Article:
If you can see a target, you’ve got a much better chance of hitting it.
As obvious as this advice sounds, it is seldom applied to retirement saving, when hitting your target can be the difference between living out a comfortable old age, or not.
Those saving into a Defined Contribution pension - be it a workplace scheme or private pension, such as a Self-invested Personal Pension - build a pot that they can keep track of, but translating that into a retirement income is not straightforward, so it’s hard to know what will be enough to give them the retirement income they expect.
None of us really know how long we’ll live or what spending demands will be placed upon us during retirement, which could last many decades. Then there’s the unpredictability of financial markets which will also partly determine the income we have to live on in retirement.
With all that uncertainty, a target level of saving that would give you a decent standard of living in retirement would be a great thing to have. It wouldn’t make hitting your target any easier, but it would allow you to know in good time how you’re progressing, and to make changes along the way to improve your chances.
The problem is there’s no definitive answer as to how to draw that target - what counts as decent?
This dilemma was the subject of a lengthy study published this week by the Pensions and Lifetime Savings Association (PLSA). It proposed that interested parties - the pensions industry, charities and government - should pool their thinking so that a widely-recognised methodology can be adopted to build savings targets.
In its report, the PLSA explained that some measures do exist to gauge the adequacy of pension savings. The Joseph Rowntree Foundation’s Minimum Income Standard is a baseline of income it says is needed to keep pensioners out of poverty. According to it, an individual in 2017 would’ve needed a total annual retirement income of £9,998 to meet the standard.
That level of income won’t excite many. The PLSA also highlighted another, higher, target - the Total Replacement Rate that was devised by the Pensions Commission, a body set up to overhaul retirement savings in the early years of this century. Under this target, an individual aims to produce a percentage of their pre-retirement income in retirement. The percentage you need changes as you move up the income scale, but the median earner would need 67% of their pre-retirement income in retirement - in 2017 this worked out as a retirement income of £19,162.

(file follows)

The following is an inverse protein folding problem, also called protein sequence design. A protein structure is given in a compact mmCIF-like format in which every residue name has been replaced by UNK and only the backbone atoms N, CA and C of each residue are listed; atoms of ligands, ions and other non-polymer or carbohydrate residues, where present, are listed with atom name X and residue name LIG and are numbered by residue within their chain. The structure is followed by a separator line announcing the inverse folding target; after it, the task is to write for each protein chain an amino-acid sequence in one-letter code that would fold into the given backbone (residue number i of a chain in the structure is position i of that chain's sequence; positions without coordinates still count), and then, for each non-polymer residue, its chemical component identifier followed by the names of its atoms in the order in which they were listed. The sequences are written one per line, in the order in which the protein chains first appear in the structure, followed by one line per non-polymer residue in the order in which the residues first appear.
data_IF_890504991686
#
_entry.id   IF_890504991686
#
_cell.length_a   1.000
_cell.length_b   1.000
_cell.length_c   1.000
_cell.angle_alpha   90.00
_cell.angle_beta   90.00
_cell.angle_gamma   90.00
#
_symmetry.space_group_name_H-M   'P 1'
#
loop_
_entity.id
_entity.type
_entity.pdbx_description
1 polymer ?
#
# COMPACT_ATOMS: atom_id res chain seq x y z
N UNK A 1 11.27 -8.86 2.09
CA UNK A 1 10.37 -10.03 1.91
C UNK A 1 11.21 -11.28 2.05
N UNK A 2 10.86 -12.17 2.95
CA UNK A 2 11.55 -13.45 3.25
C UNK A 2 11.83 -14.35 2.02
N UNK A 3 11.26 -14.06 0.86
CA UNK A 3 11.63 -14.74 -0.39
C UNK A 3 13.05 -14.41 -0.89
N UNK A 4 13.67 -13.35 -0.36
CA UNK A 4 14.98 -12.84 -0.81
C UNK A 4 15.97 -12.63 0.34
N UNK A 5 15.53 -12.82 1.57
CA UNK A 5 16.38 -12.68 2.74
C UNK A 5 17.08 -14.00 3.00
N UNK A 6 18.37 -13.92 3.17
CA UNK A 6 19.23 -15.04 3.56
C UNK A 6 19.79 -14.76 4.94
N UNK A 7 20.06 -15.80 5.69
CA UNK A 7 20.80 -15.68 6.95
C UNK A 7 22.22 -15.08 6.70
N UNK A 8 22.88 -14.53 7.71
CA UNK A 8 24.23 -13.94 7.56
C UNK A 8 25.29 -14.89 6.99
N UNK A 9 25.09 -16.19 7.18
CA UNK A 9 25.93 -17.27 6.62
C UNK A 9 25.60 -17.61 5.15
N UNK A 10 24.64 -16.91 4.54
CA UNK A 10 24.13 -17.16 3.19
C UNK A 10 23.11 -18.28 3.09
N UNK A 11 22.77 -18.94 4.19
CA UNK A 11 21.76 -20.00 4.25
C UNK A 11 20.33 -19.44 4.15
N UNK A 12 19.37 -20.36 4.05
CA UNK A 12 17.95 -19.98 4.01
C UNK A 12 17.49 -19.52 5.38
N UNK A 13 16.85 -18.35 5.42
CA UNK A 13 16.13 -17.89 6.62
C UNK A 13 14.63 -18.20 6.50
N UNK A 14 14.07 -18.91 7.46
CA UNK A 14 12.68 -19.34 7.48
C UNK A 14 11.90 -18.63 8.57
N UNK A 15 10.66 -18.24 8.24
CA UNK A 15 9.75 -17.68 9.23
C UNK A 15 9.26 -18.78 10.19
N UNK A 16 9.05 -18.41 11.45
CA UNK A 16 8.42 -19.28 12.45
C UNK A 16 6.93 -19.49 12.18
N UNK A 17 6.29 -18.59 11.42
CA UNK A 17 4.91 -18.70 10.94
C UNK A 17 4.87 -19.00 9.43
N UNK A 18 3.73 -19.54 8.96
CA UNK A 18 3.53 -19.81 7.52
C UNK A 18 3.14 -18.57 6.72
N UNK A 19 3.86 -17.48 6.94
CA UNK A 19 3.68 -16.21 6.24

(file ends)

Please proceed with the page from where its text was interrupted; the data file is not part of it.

Knowing income targets like this is useful, but individuals are still required to work out for themselves what pension pot is required to deliver it, as well as think about their own circumstances. Will they be mortgage-free by the time they retire? Do they have other sources of income? Could they access the value in a property if they needed to? How, exactly, do you want to spend your retirement years?
These factors mean that everyone ultimately has to build their own retirement target, notwithstanding any helpful guidelines that are built for us. What’s certain is that many will find that, left without further action, their pension savings leaves them on track for disappointment in retirement.
A new Fidelity tool aims to show you the power of increasing your pension saving.
It shows what a difference contributing just an extra 1% of your salary now will make to your retirement fund. After entering your name and age, the tool asks for your current salary and to specify something you enjoy in your free time - something you’d like to be doing if you had more time and money to do it.
Then it works out what those extra contributions could add up to when you eventually come to retire, as well as the cost to you now of making them.
For example, a 30-year-old today earning £30,000 could contribute an extra 1% of their salary and then retire at age 68 with an extra £58,273 in their retirement fund. This example assumes that wages will grow by 3.75% and that the return on invested contributions is 5% after fees.
And the contribution required now for a chance of this reward? Less than £6 a week - although tax relief on pension contributions means that actual cost is even less than that.
The Government’s Pension Wise service offers free, impartial guidance to help you understand your options at retirement. You can access the guidance online at www.pensionwise.gov.uk or over the telephone on 0800 138 3944.
Fidelity’s Retirement Service also has a team of specialists who can provide you with free guidance to help you with your decisions. They can also provide advice and help you select products though this will have a charge.
The value of investments and the income from them can go down as well as up, so you may get back less than you invest. Withdrawals from a pension product will not be possible until you reach age 55. Tax treatment depends on individual circumstances and all tax rules may change in the future. You should regularly reassess the suitability of your investments to ensure they continue to meet your attitude to risk and investment goals. This information is not a personal recommendation for any particular investment. If you are unsure about the suitability of an investment you should speak to an authorised financial adviser.
Combining your pensions into a Self-Invested Personal Pension (SIPP) can make it easier to manage your savings - and it could be cheaper, with lower fees than you’re currently paying.